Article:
The Better News Club and Young Skeptics operate under the assumption that “it’s more important to teach children how to make belief decisions for themselves, rather than accept claims presented to them without thinking critically about those claims,” according to its mission statement. Young Skeptics is thought to be the first nontheistic after-school club for elementary aged school children founded as a direct response to the Good News Club.
(RNS) A group of atheists in Rochester, N.Y., has bad news for the Good News Club, a Christian after-school club for children.
The group, consisting of atheists, humanists and skeptics, announced its own after-school program: a Young Skeptics club featuring science, logic and learning activities.
Young Skeptics is being sponsored by a volunteer-led group calling itself “The Better News Club.” Its members come from the Atheist Community of Rochester — the same group whose leader offered the first atheist invocation before a town meeting in Greece, N.Y., after the Supreme Court ruled in May that public meetings could begin with sectarian prayers.
Both clubs are based at Fairbanks Road Elementary School in Churchville, N.Y.
The Better News Club and Young Skeptics operate under the assumption that “it’s more important to teach children how to make belief decisions for themselves, rather than accept claims presented to them without thinking critically about those claims,” according to its mission statement.
Young Skeptics is thought to be the first nontheistic after-school club for elementary aged school children founded as a direct response to the Good News Club. Kevin Davis, a Better News Club member, said the goal of Young Skeptics is not proselytizing for atheism.
“It isn’t atheism for kids; it doesn’t address debunking religion because they are little kids and we don’t want to use the same tactics as the Good News Club by telling them what to think,” he said in a telephone interview. “Our focus is on science-based critical thinking.”
Davis said Young Skeptics, which will launch next week, expects about 20 children to attend the first meeting, which requires parental permission. The Good News Club, a project of Child Evangelism Fellowship, had 4,225 clubs attended by 174,174 students as of 2013, according to its website. A spokeswoman for CEF said she was unaware of Young Skeptics or the Better News Club.
Rochester is not the first community to organize against Good News Clubs. In several communities, including Seattle, Denver and Portland, Ore., parents and other critics have lobbied school administrators to ban the Good News Club, claiming it conducts deceptive marketing, authoritarian conditioning, shame and fear indoctrination. In 2013, members of the Triangle Freethought Society in Raleigh, N.C., produced a film, “Sophia Investigates the Good News Club,” that was critical of club volunteers and their interactions with children.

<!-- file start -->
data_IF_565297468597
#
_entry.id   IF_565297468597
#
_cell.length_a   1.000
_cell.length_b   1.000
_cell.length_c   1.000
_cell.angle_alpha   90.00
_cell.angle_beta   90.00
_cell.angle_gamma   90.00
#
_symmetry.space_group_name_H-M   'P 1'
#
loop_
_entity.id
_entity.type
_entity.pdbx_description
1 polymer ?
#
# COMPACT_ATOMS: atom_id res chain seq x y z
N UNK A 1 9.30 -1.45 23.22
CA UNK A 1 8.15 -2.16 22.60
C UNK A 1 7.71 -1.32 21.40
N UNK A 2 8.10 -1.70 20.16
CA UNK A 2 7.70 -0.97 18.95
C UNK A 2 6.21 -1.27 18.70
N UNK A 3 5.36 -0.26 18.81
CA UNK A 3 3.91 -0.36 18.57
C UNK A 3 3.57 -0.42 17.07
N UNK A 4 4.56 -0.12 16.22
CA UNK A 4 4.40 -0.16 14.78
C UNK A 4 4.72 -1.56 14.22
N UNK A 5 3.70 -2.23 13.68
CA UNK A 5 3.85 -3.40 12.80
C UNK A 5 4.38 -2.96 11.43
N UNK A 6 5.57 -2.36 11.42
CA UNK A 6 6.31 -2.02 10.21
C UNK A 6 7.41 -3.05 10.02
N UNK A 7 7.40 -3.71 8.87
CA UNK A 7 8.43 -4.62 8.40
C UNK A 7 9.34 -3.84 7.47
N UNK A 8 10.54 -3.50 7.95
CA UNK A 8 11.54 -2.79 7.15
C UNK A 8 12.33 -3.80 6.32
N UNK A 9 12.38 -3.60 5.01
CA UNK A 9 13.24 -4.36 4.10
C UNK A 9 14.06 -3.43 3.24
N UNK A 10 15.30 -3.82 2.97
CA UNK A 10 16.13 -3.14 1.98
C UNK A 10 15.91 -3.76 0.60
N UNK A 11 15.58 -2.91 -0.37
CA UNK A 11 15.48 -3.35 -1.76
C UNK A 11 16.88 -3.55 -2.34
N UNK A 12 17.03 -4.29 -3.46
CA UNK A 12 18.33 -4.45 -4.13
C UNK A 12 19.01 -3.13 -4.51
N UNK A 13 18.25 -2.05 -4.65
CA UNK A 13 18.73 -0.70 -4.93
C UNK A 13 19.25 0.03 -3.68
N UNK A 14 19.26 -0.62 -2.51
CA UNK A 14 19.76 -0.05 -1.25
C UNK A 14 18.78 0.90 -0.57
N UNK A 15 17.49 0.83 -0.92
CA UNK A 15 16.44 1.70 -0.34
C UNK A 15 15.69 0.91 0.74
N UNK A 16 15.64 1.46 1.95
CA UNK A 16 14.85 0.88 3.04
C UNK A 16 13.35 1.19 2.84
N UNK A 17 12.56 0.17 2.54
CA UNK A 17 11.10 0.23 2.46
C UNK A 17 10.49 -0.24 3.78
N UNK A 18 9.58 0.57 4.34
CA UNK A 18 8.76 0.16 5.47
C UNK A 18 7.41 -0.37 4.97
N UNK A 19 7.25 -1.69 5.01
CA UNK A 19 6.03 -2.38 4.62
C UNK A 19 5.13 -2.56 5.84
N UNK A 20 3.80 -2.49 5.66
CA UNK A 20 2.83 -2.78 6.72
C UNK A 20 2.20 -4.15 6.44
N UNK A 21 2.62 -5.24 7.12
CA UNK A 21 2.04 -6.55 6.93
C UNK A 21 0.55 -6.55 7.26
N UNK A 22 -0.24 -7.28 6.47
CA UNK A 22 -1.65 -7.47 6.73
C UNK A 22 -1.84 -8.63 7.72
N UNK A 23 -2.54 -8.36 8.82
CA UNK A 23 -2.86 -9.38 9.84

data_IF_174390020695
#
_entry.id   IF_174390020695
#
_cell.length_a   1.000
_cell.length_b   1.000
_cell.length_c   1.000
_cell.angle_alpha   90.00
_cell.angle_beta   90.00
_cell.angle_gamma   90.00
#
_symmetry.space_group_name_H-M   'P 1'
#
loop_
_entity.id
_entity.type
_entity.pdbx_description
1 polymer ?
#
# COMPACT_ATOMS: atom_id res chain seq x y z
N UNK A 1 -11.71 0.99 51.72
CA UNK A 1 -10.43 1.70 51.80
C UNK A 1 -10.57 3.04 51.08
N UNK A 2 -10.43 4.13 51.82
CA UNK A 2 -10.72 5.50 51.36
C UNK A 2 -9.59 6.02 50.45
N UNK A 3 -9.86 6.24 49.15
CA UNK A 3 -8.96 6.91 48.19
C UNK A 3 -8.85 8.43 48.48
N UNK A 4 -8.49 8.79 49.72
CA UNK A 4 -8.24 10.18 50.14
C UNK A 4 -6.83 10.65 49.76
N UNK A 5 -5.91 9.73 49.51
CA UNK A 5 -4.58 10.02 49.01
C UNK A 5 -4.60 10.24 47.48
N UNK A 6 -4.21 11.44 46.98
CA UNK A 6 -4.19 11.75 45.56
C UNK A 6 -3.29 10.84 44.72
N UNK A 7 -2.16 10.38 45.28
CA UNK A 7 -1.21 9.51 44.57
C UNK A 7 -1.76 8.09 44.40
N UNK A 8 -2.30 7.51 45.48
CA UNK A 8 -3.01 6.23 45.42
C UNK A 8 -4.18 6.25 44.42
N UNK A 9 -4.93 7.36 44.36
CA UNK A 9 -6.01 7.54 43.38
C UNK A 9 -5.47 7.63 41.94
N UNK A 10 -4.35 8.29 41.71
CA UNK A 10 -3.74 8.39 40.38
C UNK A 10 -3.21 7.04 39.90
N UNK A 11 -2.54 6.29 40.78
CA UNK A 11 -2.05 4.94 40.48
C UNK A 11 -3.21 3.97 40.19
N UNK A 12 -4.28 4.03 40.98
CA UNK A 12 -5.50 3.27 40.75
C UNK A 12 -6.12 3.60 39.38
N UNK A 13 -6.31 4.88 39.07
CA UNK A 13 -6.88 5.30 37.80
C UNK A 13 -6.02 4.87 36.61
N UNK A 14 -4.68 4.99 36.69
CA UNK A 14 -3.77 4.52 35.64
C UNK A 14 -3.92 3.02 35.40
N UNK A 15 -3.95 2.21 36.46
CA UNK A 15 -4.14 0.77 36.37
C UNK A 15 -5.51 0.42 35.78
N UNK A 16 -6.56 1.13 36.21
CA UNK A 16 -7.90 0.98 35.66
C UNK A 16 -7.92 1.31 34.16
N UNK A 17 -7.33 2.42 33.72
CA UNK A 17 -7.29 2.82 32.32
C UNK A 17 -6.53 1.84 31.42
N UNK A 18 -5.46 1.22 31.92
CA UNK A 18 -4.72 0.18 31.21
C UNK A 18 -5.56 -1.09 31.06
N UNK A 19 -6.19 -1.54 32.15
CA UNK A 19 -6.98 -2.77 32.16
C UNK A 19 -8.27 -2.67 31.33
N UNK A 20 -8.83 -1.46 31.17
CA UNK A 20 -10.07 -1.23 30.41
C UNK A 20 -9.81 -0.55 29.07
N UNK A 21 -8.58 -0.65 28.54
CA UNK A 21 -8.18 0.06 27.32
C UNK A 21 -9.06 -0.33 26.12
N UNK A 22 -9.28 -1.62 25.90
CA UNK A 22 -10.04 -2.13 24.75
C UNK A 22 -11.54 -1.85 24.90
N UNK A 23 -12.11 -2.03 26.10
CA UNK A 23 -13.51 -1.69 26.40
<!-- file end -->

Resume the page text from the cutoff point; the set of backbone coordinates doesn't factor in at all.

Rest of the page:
“As parents, we want to be the ones who teach our children about spiritual matters,” Seattle parent John Lederer, a Methodist, said in an interview after a Good News Club was started in his daughter’s Seattle school. “I resent that there is an organization trying to go around me and recruit my child through her peers in her school to forms of belief that we do not share.”
Child Evangelism Fellowship has responded to critics before. “It is clearly explained on the registration form that Child Evangelism Fellowship sponsors the Good News Clubs,” CEF vice president Moises Esteves wrote in a 2013 letter to the Atlantic Monthly after it published an article critical of the Good News Club. “It should be obvious to any parent what the clubs are teaching and the parent can withdraw his or her children or continue attendance as desired.”
The pushback against Good News Clubs and Child Evangelism Fellowship, based in Warrenton, Mo., gained momentum after the 2012 publication of “The Good News Club: The Christian Right’s Stealth Assault on America’s Children” by author Katherine Stewart.
Stewart, who was spurred to investigate the group after a Good News Club formed at her daughter’s elementary school, describes the organization as “pizza evangelists” — proselytizing children through parties and other recreational events — a tactic she thinks is sneaky.
“Good News Clubs focus on very young kids, in their first years of public schooling,” she said in a 2012 interview with Hemant Mehta on his blog, The Friendly Atheist. “A centerpiece of their program is the ‘wordless book,’ which can be used to convert children as young as 4 and 5 years old. Kids at that age simply aren’t able to distinguish what takes place in a school and what is endorsed by the school.”
In the same interview, Stewart said she thought it would be “a bad idea” for atheists to set up alternative “atheist clubs” because they, too, could be seen as proselytizing young children.
Regardless of the perception, from a legal standpoint, both types of clubs may be on solid ground. In 2001, the Supreme Court ruled in Good News Club v. Milford Central School that when public schools open their facilities to after-school programs, they cannot discriminate against those programs based on the content of their speech.
© 2015 Religion News Service. Used with permission.